000000268 001__ 268
000000268 005__ 20130522141943.0
000000268 037__ $$aLERSSE-THESIS-2011-002
000000268 100__ $$aKyle Zeeuwen
000000268 245__ $$aOptimizing Re-Evaluation of Malware Distribution Networks
000000268 260__ $$c2011-10-12
000000268 300__ $$a120
000000268 520__ $$aThe retrieval and analysis of malicious content is an essential task for security researchers. Security labs use automated HTTP clients known as client honeypots to visit hundreds of thousands of suspicious URLs daily. The dynamic nature of malware distribution networks necessitate periodic re-evaluation of a subset of the confirmed malicious sites, which introduces two problems: 1) the number of URLs requiring re-evaluation exhaust available resources, and 2) repeated evaluation exposes the system to adversarial blacklisting, which affects the accuracy of the content collected. To address these problems, I propose optimizations to the re-evaluation logic that reduce the number of re-evaluations while maintaining a constant sample discovery rate during URLs re-evaluation. I study these problems in two adversarial scenarios: 1) monitoring malware repositories where no provenance is available, and 2) monitoring Fake Anti-Virus (AV) distribution networks. I perform a study of the adversary by repeatedly downloading content from the distribution networks. This re- veals trends in the update patterns and lifetimes of the distribution sites and malicious executa- bles. Using these observations I propose optimizations to reduce the amount of re-evaluations necessary to maintain a high malicious sample discovery rate. In the first scenario the proposed techniques, when evaluated versus a fixed interval scheduler, are shown to reduce the number of re-evaluations by 80-93% (assuming a re-evaluation interval of 1 hour to 1 day) with a corresponding impact on sample discovery rate of only 2-7% percent. In the second scenario, optimizations proposed are shown to reduce fetch volume by orders of magnitude and, more importantly, reduce the likelihood of blacklisting. During direct evaluation of malware repositories I observe multiple instances of blacklisting, but on the whole, less than 1% of the repositories studied show evidence of blacklisting. Fake AV dis- tribution networks actively blacklist IPs; I encountered repeated occurrences of IP blacklisting while monitoring Fake AV distribution networks.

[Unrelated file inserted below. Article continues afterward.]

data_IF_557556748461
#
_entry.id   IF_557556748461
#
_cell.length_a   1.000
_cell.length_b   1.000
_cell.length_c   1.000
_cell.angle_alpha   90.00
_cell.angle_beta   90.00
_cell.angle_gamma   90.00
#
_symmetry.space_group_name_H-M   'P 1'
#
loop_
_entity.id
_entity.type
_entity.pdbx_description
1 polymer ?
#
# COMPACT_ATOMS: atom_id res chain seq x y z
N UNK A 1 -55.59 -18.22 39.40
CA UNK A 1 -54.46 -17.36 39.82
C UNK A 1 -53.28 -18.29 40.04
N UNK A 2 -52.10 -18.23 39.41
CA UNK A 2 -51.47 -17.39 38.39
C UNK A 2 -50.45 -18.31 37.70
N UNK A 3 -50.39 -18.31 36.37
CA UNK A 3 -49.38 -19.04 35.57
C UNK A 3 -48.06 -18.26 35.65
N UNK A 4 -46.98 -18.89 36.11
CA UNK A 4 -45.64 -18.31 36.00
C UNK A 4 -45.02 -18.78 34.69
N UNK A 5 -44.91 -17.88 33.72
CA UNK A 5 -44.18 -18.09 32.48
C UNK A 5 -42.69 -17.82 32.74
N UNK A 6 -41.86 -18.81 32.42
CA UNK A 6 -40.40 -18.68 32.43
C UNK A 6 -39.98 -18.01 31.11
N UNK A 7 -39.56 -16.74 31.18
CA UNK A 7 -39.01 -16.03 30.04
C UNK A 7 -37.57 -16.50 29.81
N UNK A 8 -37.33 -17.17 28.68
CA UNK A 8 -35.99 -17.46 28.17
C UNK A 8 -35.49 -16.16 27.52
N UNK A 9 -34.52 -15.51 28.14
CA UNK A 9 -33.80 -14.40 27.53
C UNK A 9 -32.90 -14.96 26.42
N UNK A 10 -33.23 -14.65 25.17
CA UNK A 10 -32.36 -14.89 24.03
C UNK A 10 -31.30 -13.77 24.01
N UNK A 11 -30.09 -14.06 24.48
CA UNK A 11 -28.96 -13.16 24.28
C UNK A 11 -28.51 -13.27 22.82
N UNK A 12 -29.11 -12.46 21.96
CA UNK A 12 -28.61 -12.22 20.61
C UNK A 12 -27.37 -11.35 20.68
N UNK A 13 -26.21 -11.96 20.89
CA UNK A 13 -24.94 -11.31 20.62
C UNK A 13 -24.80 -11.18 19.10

000000268 6531_ $$amalware distribution networks
000000268 6531_ $$aadversarial blacklisting
000000268 6531_ $$ahoneyclient
000000268 6531_ $$ascareware
000000268 6531_ $$afake antivirus 
000000268 6531_ $$aneveragain
000000268 8560_ $$fkylez@ece.ubc.ca
000000268 8564_ $$uhttp://lersse-dl.ece.ubc.ca/record/268/files/268.pdf$$yTransfer from CDS 0.99.7
000000268 909C4 $$pKyle Zeeuwen, "Optimizing Re-Evaluation of Malware Distribution Networks", MASc thesis, Department of Electrical and Computer Engineering, University of British Columbia, Vancouver, Canada, October 2011.
000000268 980__ $$aTHESIS